Above: Darwin, an orphan baby baboon accepted by the wild troop that would come past our home in Broederstroom.
Our rehabilitation centres in South Africa have a backlog of primates where hundreds of primates remain in captivity for years. Without protective legislation and a diminishing habitat, full rehabilitation is fraught with risk.
The main concerns of the D.P.G are to work towards long term changes that will provide a safer environment for our primates. Rescue and rehabilitation is an aspect of this but until better circumstances exist for our wildlife, rehabilitation remains a band aid for a much deeper problem.
The following article was written after I’d rehabilitated Gismo – an orphan – back into the wild in 1998. At the time, the only options that were presented to me by the rehabilitation centre where he’d come from, were to take him to the centre once the fostering period was over. This would have ensured he would be put together with other babies and would remain there for years.
Some baboons have been there for over twenty years living in an enclosure. Unable to accept this captivity option, I looked elsewhere, determined to find a way to return him back into the wild. The story below was published after the release. Not having had much experience at the time, the success of this rehabilitation is something Gismo and I owe entirely to the baboon troop who accepted him. (One rehabilitator who I had hoped to be able to ask about things, had been called away to work, leaving Gismo and I to find our own way.)
I say this to illustrate the immense potential of this species to communicate across species barriers and direct the manner in which this release would go. It gave me an insight into baboon life that remains an exceptionally precious memory to this day.
I’d had no previous rehabilitation experience, had had no contact at all with the owner of the rehab centre who had passed him on to me, and had never visited this centre to see what they do. By following the troop’s lead – the communication they made perfectly clear, every step of the release led to what was to become a life of freedom for Gismo. (This was monitored for a year after the release.)
Gismo and rehabilitation back into the Wild
Article published in Mail and Guardian 1998
By Karin Saks
Scientist George Schaller wrote of gorillas: “The eyes have a language of their
own – being subtle and of emotion that in no other visible way affects the
expressions of the animal. I could see hesitation and uneasiness, curiosity and
boldness and annoyance.” He believed it was impossible to observe other species,
and especially other primates, without interpreting their behaviour in human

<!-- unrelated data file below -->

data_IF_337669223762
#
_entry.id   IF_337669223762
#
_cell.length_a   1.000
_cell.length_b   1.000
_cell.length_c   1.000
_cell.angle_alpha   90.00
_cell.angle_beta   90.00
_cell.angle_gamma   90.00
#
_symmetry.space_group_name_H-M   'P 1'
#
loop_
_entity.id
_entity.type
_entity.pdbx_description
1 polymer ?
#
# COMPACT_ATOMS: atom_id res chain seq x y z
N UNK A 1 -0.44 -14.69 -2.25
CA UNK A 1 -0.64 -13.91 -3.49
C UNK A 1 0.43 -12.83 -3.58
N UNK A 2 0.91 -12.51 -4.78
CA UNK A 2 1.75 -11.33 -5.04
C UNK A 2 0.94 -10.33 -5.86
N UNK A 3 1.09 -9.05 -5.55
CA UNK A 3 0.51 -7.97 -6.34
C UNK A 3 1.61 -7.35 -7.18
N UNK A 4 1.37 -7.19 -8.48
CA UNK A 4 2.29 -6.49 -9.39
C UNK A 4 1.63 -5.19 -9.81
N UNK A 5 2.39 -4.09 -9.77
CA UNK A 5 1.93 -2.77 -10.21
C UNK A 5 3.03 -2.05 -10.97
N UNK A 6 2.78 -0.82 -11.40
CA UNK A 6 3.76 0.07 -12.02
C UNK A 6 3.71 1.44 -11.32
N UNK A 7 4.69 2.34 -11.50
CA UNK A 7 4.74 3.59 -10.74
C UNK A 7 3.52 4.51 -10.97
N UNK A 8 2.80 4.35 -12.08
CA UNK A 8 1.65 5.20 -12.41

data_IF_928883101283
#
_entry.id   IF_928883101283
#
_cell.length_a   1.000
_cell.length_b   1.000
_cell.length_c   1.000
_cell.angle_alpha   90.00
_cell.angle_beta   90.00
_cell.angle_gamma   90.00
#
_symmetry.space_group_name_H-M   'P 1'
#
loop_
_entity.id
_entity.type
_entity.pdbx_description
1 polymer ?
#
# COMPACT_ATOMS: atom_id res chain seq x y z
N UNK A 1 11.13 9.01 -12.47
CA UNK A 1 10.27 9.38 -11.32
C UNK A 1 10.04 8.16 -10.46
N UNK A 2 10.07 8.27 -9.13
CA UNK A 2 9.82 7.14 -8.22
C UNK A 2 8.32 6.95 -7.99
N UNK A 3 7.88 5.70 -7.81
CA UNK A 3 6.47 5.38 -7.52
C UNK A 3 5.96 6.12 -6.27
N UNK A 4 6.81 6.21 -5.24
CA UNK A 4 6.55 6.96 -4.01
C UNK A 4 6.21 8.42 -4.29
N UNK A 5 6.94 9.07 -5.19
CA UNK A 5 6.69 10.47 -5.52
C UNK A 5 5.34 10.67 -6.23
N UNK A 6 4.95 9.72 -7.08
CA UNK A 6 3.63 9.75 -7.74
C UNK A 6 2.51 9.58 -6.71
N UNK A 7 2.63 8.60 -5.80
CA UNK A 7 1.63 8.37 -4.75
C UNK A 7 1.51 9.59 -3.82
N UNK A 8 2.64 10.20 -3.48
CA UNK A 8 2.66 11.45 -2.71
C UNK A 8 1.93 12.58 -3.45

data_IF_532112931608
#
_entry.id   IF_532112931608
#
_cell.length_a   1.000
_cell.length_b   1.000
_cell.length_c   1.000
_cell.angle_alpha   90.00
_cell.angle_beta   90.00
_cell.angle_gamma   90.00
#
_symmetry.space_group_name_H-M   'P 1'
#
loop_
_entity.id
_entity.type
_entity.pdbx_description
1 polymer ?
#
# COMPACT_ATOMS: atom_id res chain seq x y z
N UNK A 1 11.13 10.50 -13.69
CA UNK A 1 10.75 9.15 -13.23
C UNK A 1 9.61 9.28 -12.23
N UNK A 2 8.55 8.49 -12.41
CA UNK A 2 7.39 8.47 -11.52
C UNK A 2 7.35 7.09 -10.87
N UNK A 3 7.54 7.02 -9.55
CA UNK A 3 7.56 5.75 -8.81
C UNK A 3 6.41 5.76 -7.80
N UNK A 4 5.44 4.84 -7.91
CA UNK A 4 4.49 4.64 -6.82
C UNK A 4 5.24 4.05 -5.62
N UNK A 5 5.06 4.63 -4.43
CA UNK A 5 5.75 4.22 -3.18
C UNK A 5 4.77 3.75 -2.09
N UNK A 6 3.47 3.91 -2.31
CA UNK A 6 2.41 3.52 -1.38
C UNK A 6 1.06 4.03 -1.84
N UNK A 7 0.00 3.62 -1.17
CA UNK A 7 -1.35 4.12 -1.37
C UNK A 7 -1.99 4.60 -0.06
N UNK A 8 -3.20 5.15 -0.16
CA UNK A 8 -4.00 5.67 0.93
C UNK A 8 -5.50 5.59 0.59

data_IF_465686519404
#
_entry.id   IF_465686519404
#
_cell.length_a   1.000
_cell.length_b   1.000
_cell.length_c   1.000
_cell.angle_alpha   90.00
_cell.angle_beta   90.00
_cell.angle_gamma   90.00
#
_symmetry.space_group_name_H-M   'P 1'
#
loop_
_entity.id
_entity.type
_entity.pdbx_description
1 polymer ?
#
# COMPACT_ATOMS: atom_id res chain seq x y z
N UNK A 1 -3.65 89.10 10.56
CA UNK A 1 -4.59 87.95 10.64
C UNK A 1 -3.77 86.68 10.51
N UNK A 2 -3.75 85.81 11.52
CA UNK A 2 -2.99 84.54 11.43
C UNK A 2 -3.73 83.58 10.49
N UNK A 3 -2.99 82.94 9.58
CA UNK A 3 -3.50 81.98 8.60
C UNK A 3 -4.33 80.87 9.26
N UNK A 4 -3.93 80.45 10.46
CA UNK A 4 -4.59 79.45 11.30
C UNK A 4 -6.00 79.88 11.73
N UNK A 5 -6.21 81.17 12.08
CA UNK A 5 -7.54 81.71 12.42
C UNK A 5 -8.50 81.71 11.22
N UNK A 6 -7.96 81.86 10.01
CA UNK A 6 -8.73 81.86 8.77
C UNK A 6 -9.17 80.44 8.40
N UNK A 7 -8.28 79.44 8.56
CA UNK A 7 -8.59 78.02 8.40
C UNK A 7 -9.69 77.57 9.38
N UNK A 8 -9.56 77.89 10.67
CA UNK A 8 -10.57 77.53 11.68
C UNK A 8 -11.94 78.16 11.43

terms. After all, we humans are primates too.
I’d recently fostered Gismo – an orphaned baby
baboon – for almost eight months. I was delighted when Damian van Gas – a baboon rehabilitator at a reserve called Mosdene – gave me the opportunity to rehabilitate Gismo back into the
He would join a troop of baboons – comprised of 17 individuals – which had been
successfully released more than three years earlier. Rehabilitation, if successful, would
be the perfect answer to Gismo’s uncertain future – previously there had been
suggestions that he be put into an enclosure at a rehab centre.
While it is necessary for a rehabilitator to interact with the baboons to some
extent, keeping them away from humans and their associations – dwellings,
vehicles, crops – is an important factor of rehabilitation. The Mosdene troop
had been released far from human habitation, they were protected by the privacy
of the reserve and had not proved to be “problematic”. Most of them had
experienced the best and worst aspects of human behaviour, and were well aware
of the dangers they could pose.
The analysis of DNA molecules, which carry hereditary traits, has shown that
humans, chimpanzees and bonobos share more than 99% of the same make-up. But
until the 1960s science followed the lead of Swedish naturalist Carl Linnaeus,
who was initially responsible for placing humans and other primates in separate
categories. He later came to regret this decision and admitted having created a
separate slot for humans for the sake of the church, in spite of the fact that
he did not know of any generic characteristics separating humans and apes.
I found that human language, print and other media, as well as the dysfunctional
primate representatives held in captivity in zoos and research laboratories
proved inadequate when it came to painting a picture of baboon life. First-hand